ANother comment question is what to do with downloaded video. The most common format of video on the Internet or at least in Bittorrent is DIVX. THis is a highly compressed format that compresses data more efficiently than other compression methodologies such as those used on traditional DVDs. A competing compression scheme to DIVX is XVID, more on this later.
The other confusing piece of information is that a DIVX or XVID file usually has a .avi extension. (e.g. video.avi). AVI is yet another broader format that most media players can easily read. You will know you have a problem if you load the file in your favority media player (such as Windows Media Player) and get an unknown filetype error. Fortunately, there is an easy solution to this. Go to Divx.com and download the DIVX codec or xvid.com for the xvid codec. (Codec stands for Code/Decode and is a file that tells Windows Media Player how to decompress and read these filetypes) You should install this onto your computer and Windows Media Player should then be able to play the DIVX or XVID file. Note that different players may come with this functionality or may also need to install one or both codecs.
The solution above works for playing DIVX movies on a computer, but I often get asked how to burn DIVX/XVID movies to DVDs. In an ideal world, you could just copy the DIVX/XVID movie to a DVD and then put the DVD in the player and watch the movie. This works, sometimes. It depends on the specific DVD player since the DVD player mut support DIVX/XVID which is a different format than native DVDs. Many newer DVD players support this and older ones won’t. To ensure compatibility, you should not do this.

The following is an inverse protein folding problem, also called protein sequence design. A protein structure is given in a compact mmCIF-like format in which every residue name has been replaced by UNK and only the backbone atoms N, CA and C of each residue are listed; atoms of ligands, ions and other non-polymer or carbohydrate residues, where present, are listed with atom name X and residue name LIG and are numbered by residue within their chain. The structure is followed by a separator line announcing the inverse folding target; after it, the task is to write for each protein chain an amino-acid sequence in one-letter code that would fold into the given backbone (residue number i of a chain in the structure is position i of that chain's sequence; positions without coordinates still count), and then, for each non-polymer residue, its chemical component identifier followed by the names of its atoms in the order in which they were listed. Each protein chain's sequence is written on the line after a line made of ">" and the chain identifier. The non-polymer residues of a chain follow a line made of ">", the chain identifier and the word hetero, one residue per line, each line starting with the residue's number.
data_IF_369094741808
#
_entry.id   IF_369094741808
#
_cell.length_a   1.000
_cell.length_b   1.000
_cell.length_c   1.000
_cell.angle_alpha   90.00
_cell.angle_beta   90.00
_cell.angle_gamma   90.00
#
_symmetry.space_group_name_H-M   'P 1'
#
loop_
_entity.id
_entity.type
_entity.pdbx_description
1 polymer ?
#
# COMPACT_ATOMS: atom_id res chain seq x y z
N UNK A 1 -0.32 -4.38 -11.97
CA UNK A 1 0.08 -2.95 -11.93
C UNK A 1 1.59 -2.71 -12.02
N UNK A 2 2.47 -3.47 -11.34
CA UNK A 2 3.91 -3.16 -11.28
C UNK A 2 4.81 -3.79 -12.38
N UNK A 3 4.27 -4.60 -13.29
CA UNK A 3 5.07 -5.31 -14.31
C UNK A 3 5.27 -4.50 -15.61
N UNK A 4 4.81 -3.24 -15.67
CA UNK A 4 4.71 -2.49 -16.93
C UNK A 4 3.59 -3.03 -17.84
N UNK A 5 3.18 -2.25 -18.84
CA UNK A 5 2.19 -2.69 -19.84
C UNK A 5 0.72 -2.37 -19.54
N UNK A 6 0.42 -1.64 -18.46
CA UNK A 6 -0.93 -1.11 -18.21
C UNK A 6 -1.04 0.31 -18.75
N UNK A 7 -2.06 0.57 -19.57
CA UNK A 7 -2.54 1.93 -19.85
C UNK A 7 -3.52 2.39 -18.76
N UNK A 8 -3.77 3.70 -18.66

If you want to burn the DIVX/XVID file to a DVD that runs on all players, you need convert the files. The issue is that standard DVDs use MPEG-2 compression which is an older standard and does not compress data nearly as effectively as DIVX/XVID. MPEG-2 is part of the basic DVD standards and thus you can be certain that all DVD drives can read MPEG-2 encoded DVDs. The problem is that since MPEG-2 is a different algorithm, you need to run a conversion process which essentially decompresses the DIVX/XVID movies and then recompresses them in MPEG-2 format. The ideal outcome of the process would be an ISO file which is an image file that can easily burned to DVD using standard DVD burning tools such as Nero.
You need to download and install a program to perform the above mentioned conversion. There are applications that you can purchase to do this, but I always prefer freeware. My preferred application is called AVI2DVD and is a freeware program that can be downloaded here. There are specific instructions how to use the application here. It is actually much easier to use than it looks.
There are a couple of gotchas that you should be aware of using the tool. First it requires codecs for each file format. Thus I would suggest that you download and install both the DIVX and XVID codec before running the app. That way you are covered if either of these two formats are used. The other thing you should remember is that the conversion process is very CPU and time intensive. It can take 4 hours + and you should not use your computer while the process is under way. I recommend starting it in the evening and let it run overnight. The result of the process will be an ISO file which you burn to DVD normally.
I have tried the above approach and application a number of times, and highly recommend the solution. It works great. The result is a DVD player that will work in any DVD player.